In Jingdezhen, Jacquie and Paul found fascinating glaze shops where every conceivable colour is displayed on test tiles on the wall. Paul found a huge variety of celadon glaze colours, a glaze type he has been assiduously working on for many decades. It was ironic, he said, that in the main street of Jingdezhen, he could pick a colour swatch and the glaze would then be made up in two hours, packaged to take away in re-cycled soft drink bottles.
As a maker, Paul spoke of the dilemma that a city such as Jingdezhen presents. He observed designers and fellow international ceramic artists travelling to workshops in the city where drawings of their designs were expertly made, glazed and fired. In this situation, he reflected, what are the protocols of authorship? How does a maker attribute the work that is produced in these circumstances and exhibit it with integrity?
Seto, a city in central Japan, is a long-established centre of ceramics, both family-based, small scale production and larger industrial plants. The word setomono (lit: ‘Seto things’) is the generic term in Japanese for ceramic objects.
While in Japan, Paul and Jacquie found that manufacturing, including ceramics, had been greatly affected by its proximity to the new, neighbouring industrial powerhouses of China and Korea. Under global trade settings, large quantities of inexpensive ceramics are part of the import mix into Japan. As with Jingdezhen studios, many Seto potters have realigned their studio orientation to manage the economic predicament. A studio they frequently visit has reduced its intake of apprentices to reduce the time committed to on-site education, personnel management and wages. To balance output, they have embraced new technologies such as pressure casting, utilising a new local plant patronised by many studios in the area. Compromise of this kind, taking advantage of the new labour and time-saving techniques, has become a necessity that allows the family to continue the legacy of six generations.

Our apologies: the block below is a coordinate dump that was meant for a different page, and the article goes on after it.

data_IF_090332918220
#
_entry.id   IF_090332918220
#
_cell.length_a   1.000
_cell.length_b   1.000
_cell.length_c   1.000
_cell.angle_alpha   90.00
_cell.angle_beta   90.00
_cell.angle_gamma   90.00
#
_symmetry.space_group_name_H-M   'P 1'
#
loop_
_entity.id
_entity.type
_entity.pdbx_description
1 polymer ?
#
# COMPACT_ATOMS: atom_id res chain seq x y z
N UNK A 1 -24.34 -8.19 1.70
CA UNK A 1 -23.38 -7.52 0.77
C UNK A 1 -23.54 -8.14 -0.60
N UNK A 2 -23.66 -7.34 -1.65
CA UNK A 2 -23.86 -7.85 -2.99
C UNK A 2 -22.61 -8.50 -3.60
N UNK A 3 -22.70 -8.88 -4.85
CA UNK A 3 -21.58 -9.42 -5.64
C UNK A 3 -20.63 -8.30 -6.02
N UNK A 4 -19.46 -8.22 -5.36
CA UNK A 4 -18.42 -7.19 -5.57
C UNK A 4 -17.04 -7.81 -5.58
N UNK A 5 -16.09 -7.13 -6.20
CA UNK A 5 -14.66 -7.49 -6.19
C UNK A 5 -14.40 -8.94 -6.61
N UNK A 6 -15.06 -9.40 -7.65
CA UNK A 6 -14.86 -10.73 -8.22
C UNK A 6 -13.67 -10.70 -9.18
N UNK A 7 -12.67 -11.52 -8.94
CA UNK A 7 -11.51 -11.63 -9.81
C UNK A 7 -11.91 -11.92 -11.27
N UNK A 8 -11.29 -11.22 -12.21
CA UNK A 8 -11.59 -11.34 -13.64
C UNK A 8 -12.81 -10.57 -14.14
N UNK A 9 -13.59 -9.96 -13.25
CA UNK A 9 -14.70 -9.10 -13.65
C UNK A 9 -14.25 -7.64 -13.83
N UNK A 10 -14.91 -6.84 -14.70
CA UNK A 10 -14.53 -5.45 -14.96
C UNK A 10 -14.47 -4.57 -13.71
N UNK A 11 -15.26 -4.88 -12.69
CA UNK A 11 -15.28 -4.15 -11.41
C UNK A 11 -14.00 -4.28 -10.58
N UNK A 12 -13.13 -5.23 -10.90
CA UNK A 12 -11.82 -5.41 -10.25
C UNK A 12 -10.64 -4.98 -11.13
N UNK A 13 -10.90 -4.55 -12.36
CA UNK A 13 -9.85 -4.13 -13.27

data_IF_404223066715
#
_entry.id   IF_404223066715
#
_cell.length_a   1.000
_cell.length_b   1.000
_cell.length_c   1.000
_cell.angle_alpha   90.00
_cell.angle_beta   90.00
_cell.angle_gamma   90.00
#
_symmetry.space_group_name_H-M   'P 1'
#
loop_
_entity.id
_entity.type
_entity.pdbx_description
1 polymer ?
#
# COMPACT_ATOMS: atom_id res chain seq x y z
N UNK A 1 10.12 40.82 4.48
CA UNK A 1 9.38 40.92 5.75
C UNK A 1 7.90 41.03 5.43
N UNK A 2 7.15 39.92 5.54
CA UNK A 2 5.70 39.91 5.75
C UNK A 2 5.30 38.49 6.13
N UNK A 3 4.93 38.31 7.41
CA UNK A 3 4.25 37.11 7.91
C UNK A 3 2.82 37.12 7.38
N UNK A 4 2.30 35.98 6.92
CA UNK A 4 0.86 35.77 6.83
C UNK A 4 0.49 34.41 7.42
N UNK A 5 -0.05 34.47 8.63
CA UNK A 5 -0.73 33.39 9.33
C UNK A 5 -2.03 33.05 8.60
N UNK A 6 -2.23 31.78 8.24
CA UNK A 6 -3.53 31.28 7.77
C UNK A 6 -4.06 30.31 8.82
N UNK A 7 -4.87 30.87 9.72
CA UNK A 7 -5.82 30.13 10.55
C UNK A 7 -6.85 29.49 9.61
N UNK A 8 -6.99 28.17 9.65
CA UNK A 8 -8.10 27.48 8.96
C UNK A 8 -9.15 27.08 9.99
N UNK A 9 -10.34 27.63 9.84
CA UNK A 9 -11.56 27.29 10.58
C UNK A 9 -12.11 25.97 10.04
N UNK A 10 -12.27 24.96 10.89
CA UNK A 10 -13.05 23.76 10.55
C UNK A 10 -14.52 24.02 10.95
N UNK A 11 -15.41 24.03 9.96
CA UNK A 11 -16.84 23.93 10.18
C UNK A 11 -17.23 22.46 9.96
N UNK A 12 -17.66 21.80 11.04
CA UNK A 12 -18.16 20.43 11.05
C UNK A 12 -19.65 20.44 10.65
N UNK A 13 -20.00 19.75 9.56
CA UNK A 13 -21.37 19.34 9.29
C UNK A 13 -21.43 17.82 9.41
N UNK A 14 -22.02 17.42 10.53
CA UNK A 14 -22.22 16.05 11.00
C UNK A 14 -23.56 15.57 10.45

The family have also set up a community access studio as an income-generating enterprise, and with similar ceramic families, developed twice-yearly community pottery festivals to generate an income stream via tourism.
The Red Shed
Jacquie and Paul have set up their new studio in an old ice factory in Newcastle NSW. The old brick building has allowed them to have separate studios in which each develops their individual art work, as well as a common space in which they collaborate on shared projects. Much of the equipment in their studio used in producing tableware for restaurant settings was purchased from an Australian based Korean manufacturer whose business had not survived the influx of cheap Chinese porcelain into the Australian market.
Working with Chefs
Jacquie and Paul have worked with many chefs of high-end restaurants who have definite ideas on the kind of tableware they want for their particular cuisine. Restaurants have moved from white on white crockery to something that reflects the style of each dish and enhances the dining experience.
Not all chefs are easy to please. Jacquie recalls meeting René Redzepi, the head chef of Noma when Tourism Australia brought him out to the new Barangaroo site on the Sydney Harbour foreshore.